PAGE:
Five Tips for New Players in Old Groups

It’s pretty common for a group to acquire a new player in mid-story; maybe the group’s been whittled down too much and needs to get back up to their old numbers, or the new player’s old game dried up and the GM figured they needed somewhere to play, or a hefty portion of the group likes them and wants them to join. Goodness knows a new mind to appreciate the nice game and a shaking up to the existing patterns can’t hurt, right?

Only sometimes, it can—and there’s a lot on your shoulders, if you’re a new player stepping in for the first time. What can go wrong, and how can you avoid it?

First, have a good idea where the social lines lie. You’ve probably got a friend in the group, or you wouldn’t be the only one asked right now—but by the same token, there’s probably somebody who dragged their heels a bit on letting you in. It’s a good idea to know who this person is; he’s the likeliest to complain about things you do, so if you can figure out how to not make a bad impression on him, and how to avoid the likeliest complaint triggers, you might be able to make the transition more smoothly. At least, make sure he knows what kind of person you are (or at least what kind of person you want to see yourself as and therefore show to other people); it’s not unheard of for someone in a tight-knit group to feel awkward about playstyle when confronted with someone he doesn’t know from Gygax. Make friends if you can, but don’t push too hard.

Second, be ready to deal with the feeling of isolation. People don’t just magically meld into a group, after all, and the longer the group’s been around together, the harder it’s going to be to find a place within it. That doesn’t mean you shouldn’t try, of course, just that you should be ready to deal with large numbers of in-jokes you can’t make head or tail of, quirks that you didn’t think they’d be willing to deal with from someone they met out in the world, and other hallmarks of people who’ve been enjoying each other’s company for quite a while. Act natural (plus or minus adaptations for the social “rules”) and be patient. (Yeah, it’s difficult; I never got the hang of that one.) And while it may be tempting, don’t rub the in-jokes you share with other members of the group in the faces of the other people who weren’t there too much, particularly if not invited. You weren’t enjoying them doing it a moment ago, were you?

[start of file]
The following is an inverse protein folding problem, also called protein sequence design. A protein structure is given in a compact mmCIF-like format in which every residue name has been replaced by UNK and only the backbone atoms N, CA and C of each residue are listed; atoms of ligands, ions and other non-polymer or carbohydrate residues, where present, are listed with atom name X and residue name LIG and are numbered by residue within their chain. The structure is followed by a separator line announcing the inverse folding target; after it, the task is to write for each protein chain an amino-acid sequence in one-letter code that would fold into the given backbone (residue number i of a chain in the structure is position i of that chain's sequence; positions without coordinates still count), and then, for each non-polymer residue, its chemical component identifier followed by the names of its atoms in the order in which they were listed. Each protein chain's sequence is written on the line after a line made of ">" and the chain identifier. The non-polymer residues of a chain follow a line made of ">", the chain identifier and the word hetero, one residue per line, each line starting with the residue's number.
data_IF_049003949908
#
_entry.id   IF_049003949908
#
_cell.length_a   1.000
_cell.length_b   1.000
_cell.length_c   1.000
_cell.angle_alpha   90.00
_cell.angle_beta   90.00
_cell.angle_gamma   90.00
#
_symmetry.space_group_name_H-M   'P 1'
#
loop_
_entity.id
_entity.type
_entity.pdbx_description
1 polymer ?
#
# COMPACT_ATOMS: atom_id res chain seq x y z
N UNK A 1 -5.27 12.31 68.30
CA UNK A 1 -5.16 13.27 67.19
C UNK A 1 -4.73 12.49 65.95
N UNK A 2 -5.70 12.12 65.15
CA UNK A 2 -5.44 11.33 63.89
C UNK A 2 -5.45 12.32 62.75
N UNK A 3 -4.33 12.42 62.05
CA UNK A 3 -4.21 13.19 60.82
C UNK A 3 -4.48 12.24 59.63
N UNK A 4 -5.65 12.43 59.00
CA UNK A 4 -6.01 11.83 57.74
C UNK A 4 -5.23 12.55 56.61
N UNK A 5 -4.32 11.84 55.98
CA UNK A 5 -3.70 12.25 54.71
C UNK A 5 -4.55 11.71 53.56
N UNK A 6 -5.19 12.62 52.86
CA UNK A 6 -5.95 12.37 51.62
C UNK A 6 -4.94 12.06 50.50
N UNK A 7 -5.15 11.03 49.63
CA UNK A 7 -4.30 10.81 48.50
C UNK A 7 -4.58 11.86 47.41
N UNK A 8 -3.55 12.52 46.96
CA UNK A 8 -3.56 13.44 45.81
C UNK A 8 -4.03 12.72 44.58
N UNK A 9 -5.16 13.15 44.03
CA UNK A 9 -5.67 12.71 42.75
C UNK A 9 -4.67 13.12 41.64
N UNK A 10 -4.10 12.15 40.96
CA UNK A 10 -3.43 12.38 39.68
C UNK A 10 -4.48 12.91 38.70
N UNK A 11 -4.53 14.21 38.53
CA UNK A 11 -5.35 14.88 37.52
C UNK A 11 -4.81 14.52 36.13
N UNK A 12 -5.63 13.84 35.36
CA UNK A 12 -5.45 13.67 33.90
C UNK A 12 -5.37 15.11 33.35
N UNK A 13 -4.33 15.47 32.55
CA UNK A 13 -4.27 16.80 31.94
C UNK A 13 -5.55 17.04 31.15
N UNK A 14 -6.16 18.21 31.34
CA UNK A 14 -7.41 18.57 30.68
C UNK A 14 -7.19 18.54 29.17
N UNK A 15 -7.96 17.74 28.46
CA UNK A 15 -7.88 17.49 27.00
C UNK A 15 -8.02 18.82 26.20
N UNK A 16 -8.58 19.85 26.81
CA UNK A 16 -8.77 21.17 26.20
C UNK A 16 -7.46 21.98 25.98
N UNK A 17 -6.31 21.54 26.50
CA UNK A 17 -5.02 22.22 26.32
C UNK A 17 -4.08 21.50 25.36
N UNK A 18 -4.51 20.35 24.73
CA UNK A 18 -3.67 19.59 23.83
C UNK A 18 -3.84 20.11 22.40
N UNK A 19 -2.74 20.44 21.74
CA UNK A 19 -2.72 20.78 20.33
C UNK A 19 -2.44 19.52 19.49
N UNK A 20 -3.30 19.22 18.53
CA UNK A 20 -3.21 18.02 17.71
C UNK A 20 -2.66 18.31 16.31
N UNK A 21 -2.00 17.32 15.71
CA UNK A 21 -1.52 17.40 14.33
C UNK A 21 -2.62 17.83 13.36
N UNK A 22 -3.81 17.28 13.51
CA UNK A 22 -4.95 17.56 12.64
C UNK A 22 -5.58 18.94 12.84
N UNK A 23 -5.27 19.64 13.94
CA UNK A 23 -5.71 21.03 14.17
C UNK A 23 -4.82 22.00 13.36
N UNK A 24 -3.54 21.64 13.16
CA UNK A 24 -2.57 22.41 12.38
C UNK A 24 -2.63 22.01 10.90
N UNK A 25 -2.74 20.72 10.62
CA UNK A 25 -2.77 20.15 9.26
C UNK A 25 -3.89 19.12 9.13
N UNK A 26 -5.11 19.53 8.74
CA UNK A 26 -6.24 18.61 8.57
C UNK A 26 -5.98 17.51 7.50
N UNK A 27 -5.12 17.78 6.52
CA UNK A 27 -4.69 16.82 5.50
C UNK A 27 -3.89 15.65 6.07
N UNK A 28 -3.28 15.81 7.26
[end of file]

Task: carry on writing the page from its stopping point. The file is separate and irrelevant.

Third, figure out what you’re going to need to know ahead of time. This includes system rules (or at least how strict their rules are; some games are a lot more tolerant of the mechanically behind than others), setting, and approximately how the party works. Ask lots of questions, particularly “What do I need to brush up on?”; even if you can’t figure it all out ahead of time, you’ll at least get points for trying. Context matters; “It’s too hard” may be a complaint from the person who’s barely skimmed through the material, but from someone who’s studied up on it, asked everyone who holds still long enough questions about it, and after hard work is still overwhelmed, “It’s too hard” is more a statement of fact. Be the kind of person from whom it’s a statement if you can.

Fourth, try to find a niche nobody’s occupied before, particularly one you’re suited to. Within the game, there’s both the mechanical and the personality niche for a new player; what kind of skills, attitude and way of life can your concept bring that hasn’t been covered before? (Just be careful to try for one you think you can actually qualify for; it’s hard to be the group common sense or maturity if you’re spouting insane schemes or showing at least as unstable a temperament as anyone you’re working with.) Outside of the game itself, there’s trying to find a ‘role’ within the group proper; are there things that everyone else is known for, like being “the girl with the game system”, “the food guy”, “the idea person”, “the mechanist”, “the one who brings cast pictures”, “the listener”? Is there a role you think you could play that isn’t covered? Try giving it a shot and see how it’s received; if it doesn’t work too well, though, don’t force it.

Last but not least, try not to shake up the routine too badly. A little bit of concession is one thing, but when you want to completely rewrite how they work to accommodate you, that’s something else entirely. So try to balance what you ask of them. If you’re messing up their time schedule, be willing to give a bit on what goes on when you aren’t actively gaming; if you’re not comfortable with their style, push for elements of your favored style but not a complete game rewrite; if you can’t stand the food, be willing to bring a full meal.

But it’s not just your job; tomorrow, I’m going to discuss where the rest of the group comes in.


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